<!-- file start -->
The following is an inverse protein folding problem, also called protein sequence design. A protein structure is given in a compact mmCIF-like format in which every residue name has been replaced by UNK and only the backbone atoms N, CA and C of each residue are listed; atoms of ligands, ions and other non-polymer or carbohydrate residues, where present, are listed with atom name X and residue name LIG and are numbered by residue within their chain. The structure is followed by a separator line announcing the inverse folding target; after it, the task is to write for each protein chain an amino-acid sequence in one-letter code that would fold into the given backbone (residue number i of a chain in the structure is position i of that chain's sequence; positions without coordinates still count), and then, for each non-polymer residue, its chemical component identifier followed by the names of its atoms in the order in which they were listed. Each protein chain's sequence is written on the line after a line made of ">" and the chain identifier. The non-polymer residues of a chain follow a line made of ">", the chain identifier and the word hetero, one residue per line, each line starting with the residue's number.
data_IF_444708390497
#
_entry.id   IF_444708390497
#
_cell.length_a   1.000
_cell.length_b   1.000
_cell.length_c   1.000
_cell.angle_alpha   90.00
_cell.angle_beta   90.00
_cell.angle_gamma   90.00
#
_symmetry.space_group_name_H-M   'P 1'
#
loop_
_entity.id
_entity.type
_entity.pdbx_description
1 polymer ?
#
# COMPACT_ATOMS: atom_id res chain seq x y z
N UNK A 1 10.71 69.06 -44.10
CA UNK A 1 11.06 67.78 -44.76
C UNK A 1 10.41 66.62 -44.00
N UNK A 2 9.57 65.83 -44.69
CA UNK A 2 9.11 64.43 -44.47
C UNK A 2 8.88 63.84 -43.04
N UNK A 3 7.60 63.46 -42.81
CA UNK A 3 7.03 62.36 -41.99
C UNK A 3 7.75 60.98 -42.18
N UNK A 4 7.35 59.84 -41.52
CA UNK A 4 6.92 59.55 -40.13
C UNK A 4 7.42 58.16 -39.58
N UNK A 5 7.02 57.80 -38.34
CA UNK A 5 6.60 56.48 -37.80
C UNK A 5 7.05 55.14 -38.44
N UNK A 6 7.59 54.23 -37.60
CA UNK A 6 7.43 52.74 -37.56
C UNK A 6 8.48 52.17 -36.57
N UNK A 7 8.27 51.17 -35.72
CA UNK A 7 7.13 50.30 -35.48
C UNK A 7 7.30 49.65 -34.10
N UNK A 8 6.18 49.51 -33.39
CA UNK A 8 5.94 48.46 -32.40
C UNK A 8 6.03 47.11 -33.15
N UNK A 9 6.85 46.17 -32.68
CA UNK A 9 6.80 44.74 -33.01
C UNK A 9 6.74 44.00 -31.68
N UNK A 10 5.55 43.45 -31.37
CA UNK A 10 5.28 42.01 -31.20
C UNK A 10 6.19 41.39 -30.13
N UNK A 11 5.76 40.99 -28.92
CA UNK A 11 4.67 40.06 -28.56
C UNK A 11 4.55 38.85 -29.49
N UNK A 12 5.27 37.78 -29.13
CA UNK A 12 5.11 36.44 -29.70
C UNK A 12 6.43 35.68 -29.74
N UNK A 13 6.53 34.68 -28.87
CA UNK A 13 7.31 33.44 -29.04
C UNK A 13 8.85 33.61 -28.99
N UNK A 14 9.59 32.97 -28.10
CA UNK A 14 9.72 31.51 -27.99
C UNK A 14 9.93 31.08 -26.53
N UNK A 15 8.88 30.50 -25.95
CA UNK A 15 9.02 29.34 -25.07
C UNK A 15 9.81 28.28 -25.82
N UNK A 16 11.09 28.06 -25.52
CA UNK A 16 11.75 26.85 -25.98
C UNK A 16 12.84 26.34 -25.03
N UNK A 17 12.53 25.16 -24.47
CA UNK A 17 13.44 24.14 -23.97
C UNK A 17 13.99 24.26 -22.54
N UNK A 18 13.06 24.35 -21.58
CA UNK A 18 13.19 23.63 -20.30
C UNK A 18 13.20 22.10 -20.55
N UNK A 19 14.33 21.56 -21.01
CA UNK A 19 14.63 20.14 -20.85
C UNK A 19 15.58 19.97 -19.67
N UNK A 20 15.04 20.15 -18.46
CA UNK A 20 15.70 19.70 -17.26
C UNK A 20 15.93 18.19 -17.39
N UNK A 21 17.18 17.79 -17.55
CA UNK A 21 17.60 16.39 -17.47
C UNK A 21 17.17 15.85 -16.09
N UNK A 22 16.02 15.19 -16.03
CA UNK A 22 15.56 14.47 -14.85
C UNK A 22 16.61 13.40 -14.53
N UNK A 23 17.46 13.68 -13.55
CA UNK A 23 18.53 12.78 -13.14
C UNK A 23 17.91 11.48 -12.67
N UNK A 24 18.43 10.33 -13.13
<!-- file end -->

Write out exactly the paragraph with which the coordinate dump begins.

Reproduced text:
The following is an inverse protein folding problem, also called protein sequence design. A protein structure is given in a compact mmCIF-like format in which every residue name has been replaced by UNK and only the backbone atoms N, CA and C of each residue are listed; atoms of ligands, ions and other non-polymer or carbohydrate residues, where present, are listed with atom name X and residue name LIG and are numbered by residue within their chain. The structure is followed by a separator line announcing the inverse folding target; after it, the task is to write for each protein chain an amino-acid sequence in one-letter code that would fold into the given backbone (residue number i of a chain in the structure is position i of that chain's sequence; positions without coordinates still count), and then, for each non-polymer residue, its chemical component identifier followed by the names of its atoms in the order in which they were listed. Each protein chain's sequence is written on the line after a line made of ">" and the chain identifier. The non-polymer residues of a chain follow a line made of ">", the chain identifier and the word hetero, one residue per line, each line starting with the residue's number.